A few weeks ago when I was at the Jewish Museum’s pay-what-you-wish Thursday night hours, I was struck by a lobby corner exhibit of portraits done in a bold, textured style though each was quite small. They reminded me of Alice Neel or Lucian Freud. All of the portraits were of women.
Turns out the exhibit is part of the Jewish museum’s Using Floors, Walls, and Ceilings series that presents contemporary artists on the walls of the museum’s lobby.
The artist for the current exhibit, on view until Oct. 2015, is London-based painter Chantal Joffe. Each of the paintings is a portrait of a 20th Century Jewish woman—such as Diane Arbus, Gertrude A. Stein, Alice B. Toklas, Susan Sontag, and Hannah Arendt—focusing on their influence on art, literature, politics. and culture. Joffee studied for months before painting, accumulating research from their lives.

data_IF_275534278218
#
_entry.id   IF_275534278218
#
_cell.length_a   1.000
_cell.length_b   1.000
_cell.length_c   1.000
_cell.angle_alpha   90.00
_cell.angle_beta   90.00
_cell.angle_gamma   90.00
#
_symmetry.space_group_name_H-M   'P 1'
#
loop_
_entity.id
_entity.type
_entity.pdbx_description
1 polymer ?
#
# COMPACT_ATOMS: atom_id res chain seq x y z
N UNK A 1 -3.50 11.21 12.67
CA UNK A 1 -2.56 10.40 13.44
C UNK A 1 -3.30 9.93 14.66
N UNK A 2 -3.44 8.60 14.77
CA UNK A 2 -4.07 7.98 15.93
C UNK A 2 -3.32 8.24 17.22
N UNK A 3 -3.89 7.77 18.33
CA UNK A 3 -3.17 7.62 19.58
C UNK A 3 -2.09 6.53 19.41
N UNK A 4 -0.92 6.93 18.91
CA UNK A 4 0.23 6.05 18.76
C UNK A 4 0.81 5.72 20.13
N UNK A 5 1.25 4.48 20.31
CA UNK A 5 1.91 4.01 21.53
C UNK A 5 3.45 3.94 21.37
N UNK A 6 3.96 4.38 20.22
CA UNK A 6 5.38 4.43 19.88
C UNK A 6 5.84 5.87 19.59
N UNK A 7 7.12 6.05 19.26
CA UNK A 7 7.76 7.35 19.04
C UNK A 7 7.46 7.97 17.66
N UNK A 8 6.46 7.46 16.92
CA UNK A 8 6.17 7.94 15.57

I was instantly enamored with the style and scope of Joffe’s work, reading more about her career and work first in the gift shop and then online. Joffe is known for her use of photography as an starting point, painting very large and alternately small canvases, and of course for painting almost only women.
On the process of painting her subjects, Joffe describes the women she has chosen:
“My early paintings used pornographic imagery, partly because I was interested in the politics surrounding pornography, but also because I wanted to paint nudes, and through pornography I had an endless supply of images of naked women. At the time I used to think I was bringing these women back to life. The photograph had killed their soul, and they died when the magazine was discarded. I saw my paintings as resurrecting them.
Since having a child, my paintings are more personal. I wanted to convey some of that physical intensity that comes with having a baby. The anxiety and emotions are so visceral.”